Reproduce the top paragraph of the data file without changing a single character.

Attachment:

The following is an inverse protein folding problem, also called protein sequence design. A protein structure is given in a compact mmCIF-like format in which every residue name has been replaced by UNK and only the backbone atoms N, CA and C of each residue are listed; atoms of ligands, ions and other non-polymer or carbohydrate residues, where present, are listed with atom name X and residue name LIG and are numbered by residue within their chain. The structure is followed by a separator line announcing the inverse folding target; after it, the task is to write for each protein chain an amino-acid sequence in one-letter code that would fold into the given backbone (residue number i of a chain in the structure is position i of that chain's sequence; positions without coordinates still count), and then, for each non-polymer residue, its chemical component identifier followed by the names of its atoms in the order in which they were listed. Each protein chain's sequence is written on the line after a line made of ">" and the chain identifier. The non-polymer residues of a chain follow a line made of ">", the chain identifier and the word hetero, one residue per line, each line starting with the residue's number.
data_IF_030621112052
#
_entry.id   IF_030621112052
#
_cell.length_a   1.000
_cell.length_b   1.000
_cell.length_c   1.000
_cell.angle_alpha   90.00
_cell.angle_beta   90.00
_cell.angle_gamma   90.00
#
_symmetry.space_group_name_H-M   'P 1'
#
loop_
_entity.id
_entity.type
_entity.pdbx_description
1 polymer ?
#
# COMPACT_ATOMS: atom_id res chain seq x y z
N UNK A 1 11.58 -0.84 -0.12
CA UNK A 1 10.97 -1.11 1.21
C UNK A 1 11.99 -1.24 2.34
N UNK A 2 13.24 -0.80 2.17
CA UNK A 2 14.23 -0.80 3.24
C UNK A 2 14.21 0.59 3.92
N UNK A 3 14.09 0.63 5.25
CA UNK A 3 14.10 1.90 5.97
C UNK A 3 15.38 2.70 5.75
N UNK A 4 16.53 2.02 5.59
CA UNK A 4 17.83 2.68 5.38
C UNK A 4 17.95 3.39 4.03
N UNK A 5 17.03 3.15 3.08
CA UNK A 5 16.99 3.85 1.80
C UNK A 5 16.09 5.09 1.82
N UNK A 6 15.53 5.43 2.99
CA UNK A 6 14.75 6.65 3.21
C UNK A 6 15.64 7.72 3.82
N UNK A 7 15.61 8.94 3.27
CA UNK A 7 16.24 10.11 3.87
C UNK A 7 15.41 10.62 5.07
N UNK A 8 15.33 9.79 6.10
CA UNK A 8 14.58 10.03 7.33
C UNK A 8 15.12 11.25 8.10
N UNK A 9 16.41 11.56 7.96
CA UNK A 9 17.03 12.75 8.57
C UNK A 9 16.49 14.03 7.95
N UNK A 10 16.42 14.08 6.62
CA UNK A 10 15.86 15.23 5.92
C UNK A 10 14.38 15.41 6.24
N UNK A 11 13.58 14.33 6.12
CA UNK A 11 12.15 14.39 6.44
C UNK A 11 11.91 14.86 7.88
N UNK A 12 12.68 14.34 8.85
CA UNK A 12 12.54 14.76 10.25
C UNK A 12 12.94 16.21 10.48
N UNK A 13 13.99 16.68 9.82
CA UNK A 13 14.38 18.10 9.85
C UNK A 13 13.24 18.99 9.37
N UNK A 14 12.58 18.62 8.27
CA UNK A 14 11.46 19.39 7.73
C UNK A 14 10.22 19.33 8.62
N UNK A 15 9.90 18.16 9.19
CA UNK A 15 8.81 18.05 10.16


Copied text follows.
The following is an inverse protein folding problem, also called protein sequence design. A protein structure is given in a compact mmCIF-like format in which every residue name has been replaced by UNK and only the backbone atoms N, CA and C of each residue are listed; atoms of ligands, ions and other non-polymer or carbohydrate residues, where present, are listed with atom name X and residue name LIG and are numbered by residue within their chain. The structure is followed by a separator line announcing the inverse folding target; after it, the task is to write for each protein chain an amino-acid sequence in one-letter code that would fold into the given backbone (residue number i of a chain in the structure is position i of that chain's sequence; positions without coordinates still count), and then, for each non-polymer residue, its chemical component identifier followed by the names of its atoms in the order in which they were listed. Each protein chain's sequence is written on the line after a line made of ">" and the chain identifier. The non-polymer residues of a chain follow a line made of ">", the chain identifier and the word hetero, one residue per line, each line starting with the residue's number.